The Illuminated Journey...
Jesus enters Jerusalem
“Pilgrimage is one of those pious words that scare many people off because they’re afraid they’re going to have to walk over rocks in their bare feet and eat gruel for six months.
It’s actually far less esoteric than that. You’ve probably already been on a pilgrimage once or twice in your life—perhaps when you visited the town where you grew up and you walked its streets with a full heart, seeing everything through the lens of memory. Or when you took a trip with a friend facing something big and scary, like a serious cancer diagnosis, and along with the fun was the knowledge of a powerful undertow just beneath the surface, making every stop for ice cream and view of a sunset bittersweet.
Such trips are pilgrimages because they touch the heart and soul. There’s nothing wrong with an ordinary vacation, for sometimes what we most need to do is chill out on a beach with a mystery novel and a gin and tonic. But there are other times—which tend to come after losses and at decade birthdays and transition points like graduations and retirements—when the road calls to us in a different way.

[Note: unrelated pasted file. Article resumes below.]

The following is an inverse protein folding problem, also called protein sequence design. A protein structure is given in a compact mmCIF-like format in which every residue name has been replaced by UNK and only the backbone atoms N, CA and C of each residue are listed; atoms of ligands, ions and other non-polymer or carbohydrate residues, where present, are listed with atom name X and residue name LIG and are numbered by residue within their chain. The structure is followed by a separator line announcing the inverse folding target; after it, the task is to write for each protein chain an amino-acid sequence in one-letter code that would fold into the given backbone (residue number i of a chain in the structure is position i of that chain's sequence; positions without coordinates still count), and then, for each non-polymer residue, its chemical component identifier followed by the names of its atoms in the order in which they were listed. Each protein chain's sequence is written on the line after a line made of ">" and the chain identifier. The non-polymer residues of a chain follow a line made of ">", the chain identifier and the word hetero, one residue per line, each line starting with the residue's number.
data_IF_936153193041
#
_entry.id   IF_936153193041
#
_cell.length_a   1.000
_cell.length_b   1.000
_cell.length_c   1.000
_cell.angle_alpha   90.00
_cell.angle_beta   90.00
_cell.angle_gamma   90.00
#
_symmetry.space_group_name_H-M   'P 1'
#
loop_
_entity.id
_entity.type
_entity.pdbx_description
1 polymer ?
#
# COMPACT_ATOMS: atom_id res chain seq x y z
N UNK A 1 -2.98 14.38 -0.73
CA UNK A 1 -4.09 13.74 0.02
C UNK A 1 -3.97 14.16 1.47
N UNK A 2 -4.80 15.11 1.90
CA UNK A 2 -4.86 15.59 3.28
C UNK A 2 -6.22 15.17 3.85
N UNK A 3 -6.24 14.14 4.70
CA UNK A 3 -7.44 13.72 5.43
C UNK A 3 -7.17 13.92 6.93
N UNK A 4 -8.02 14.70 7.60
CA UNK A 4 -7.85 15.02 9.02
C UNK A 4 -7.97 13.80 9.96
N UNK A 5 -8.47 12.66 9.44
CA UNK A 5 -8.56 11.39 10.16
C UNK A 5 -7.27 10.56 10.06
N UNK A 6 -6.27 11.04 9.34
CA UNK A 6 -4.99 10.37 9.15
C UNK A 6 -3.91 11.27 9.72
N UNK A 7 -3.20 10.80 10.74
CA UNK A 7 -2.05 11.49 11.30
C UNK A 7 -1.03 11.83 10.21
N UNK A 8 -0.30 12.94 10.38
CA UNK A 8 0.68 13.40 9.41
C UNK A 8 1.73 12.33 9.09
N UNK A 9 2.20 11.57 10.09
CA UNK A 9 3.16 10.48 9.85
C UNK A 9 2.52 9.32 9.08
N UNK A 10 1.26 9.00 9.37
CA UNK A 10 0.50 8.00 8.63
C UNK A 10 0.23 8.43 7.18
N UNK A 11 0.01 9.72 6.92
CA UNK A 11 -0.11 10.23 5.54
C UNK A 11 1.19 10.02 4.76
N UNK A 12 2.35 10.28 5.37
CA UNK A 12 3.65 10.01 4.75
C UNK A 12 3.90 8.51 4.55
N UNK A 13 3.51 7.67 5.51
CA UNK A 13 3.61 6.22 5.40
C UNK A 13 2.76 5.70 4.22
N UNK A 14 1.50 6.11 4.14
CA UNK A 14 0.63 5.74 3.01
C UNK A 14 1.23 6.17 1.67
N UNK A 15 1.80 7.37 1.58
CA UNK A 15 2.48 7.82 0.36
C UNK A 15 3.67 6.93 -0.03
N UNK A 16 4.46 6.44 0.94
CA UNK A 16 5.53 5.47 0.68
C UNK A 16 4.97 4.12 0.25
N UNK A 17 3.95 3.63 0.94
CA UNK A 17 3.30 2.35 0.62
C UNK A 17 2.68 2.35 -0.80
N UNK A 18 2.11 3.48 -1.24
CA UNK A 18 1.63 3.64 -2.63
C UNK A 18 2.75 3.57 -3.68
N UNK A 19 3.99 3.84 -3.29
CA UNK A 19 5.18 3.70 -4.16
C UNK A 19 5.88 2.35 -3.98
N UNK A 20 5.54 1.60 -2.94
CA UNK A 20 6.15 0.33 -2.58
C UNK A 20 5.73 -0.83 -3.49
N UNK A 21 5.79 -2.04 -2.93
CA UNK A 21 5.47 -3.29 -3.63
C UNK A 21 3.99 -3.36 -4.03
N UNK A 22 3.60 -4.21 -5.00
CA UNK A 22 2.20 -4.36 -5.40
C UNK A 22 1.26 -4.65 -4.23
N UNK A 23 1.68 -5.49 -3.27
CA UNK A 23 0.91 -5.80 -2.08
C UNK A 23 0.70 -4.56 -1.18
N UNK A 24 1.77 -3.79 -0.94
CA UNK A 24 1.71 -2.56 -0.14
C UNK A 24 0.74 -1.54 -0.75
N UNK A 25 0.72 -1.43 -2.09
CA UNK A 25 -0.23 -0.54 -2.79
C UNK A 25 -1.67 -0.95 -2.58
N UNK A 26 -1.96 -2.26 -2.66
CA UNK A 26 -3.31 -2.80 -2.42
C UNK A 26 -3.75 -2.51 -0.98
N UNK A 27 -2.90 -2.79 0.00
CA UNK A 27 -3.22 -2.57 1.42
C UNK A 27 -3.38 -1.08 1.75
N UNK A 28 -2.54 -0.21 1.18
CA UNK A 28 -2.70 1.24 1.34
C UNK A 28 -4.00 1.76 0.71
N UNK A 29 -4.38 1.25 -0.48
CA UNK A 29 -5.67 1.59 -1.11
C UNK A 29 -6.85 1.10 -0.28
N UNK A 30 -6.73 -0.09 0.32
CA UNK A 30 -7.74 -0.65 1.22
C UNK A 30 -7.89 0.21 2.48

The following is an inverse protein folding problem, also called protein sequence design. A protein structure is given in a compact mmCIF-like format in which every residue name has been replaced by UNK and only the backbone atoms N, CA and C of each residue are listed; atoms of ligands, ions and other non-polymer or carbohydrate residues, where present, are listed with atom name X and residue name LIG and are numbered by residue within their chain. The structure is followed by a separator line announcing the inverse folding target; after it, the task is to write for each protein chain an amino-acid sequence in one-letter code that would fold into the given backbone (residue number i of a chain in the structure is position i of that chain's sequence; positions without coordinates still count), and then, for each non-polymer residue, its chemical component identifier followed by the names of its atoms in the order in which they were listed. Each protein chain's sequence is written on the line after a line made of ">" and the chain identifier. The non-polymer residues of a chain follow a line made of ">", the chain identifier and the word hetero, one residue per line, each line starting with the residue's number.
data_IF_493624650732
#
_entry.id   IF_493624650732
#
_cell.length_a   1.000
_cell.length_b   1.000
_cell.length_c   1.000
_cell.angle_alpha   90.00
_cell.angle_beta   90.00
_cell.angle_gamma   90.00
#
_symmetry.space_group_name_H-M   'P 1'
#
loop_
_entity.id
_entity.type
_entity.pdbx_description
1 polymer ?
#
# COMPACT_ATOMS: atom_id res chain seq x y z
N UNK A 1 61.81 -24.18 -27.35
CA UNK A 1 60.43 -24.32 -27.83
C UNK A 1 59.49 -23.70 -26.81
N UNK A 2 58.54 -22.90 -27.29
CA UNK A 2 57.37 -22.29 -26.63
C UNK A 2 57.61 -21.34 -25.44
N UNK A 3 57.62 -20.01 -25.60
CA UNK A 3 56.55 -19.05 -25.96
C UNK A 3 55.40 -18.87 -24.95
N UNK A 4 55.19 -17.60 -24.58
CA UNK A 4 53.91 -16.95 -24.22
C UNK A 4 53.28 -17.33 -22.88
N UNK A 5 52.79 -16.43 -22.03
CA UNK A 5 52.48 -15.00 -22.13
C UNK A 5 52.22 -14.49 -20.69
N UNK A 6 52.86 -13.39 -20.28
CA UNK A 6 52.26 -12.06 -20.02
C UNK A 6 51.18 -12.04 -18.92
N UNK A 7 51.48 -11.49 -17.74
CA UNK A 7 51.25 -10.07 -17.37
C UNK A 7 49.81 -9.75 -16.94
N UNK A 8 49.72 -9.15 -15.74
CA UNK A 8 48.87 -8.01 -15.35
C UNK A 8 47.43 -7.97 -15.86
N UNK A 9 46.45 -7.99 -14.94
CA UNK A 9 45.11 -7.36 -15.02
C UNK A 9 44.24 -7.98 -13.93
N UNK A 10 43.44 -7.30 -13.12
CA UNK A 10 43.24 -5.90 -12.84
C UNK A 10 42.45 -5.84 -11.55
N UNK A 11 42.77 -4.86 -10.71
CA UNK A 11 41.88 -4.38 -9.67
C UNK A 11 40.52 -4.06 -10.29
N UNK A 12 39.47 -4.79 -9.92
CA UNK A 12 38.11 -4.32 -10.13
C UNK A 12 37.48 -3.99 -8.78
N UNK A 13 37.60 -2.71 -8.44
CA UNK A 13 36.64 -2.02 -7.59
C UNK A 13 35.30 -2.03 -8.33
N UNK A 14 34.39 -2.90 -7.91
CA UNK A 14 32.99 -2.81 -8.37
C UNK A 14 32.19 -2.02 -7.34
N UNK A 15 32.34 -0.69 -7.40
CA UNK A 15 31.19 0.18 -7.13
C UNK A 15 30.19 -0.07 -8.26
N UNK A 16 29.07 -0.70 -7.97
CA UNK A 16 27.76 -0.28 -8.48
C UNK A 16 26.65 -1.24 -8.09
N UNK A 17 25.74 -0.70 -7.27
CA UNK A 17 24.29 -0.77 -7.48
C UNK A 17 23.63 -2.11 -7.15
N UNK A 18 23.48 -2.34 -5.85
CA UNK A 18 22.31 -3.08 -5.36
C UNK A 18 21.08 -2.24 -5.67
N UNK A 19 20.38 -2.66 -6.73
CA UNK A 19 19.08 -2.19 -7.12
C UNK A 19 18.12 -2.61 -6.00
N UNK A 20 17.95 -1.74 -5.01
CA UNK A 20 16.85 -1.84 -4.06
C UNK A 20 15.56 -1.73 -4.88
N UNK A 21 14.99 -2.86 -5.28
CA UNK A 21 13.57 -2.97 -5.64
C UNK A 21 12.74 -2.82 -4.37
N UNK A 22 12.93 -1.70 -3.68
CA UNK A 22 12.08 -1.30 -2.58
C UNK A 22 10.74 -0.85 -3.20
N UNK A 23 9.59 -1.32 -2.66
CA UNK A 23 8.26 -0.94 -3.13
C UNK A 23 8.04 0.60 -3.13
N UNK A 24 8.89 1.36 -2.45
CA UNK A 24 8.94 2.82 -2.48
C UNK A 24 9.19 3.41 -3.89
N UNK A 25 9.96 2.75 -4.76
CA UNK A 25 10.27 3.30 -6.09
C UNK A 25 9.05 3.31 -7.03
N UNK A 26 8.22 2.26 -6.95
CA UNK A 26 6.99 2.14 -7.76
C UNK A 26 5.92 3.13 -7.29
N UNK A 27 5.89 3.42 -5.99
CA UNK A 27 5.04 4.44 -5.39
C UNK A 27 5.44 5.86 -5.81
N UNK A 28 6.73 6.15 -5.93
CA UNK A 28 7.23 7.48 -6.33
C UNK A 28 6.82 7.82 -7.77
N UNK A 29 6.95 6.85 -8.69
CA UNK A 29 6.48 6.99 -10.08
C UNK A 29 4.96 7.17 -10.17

The Garden Tomb
Most religions recognize the value of pilgrimage, with Muslims journeying to Mecca, Jews to the Western Wall in Jerusalem, and Christians to the sites connected to the lives of Jesus and the saints. The point isn’t to have a good time, but rather to grow spiritually.
Through much of human history, in fact, pilgrimages were dangerous, requiring people to leave the safety of their homes not knowing if they would ever return. Such trips were sometimes undertaken as a form of penance or to fulfill a promise made to God after the fulfillment of a prayer.
And one of the truths of pilgrimage is that often its most important part is not the destination, but what happens on the way.”
(“Holy Rover: Journeys in search of Mystery, Miracles and God”, Lori Erickson)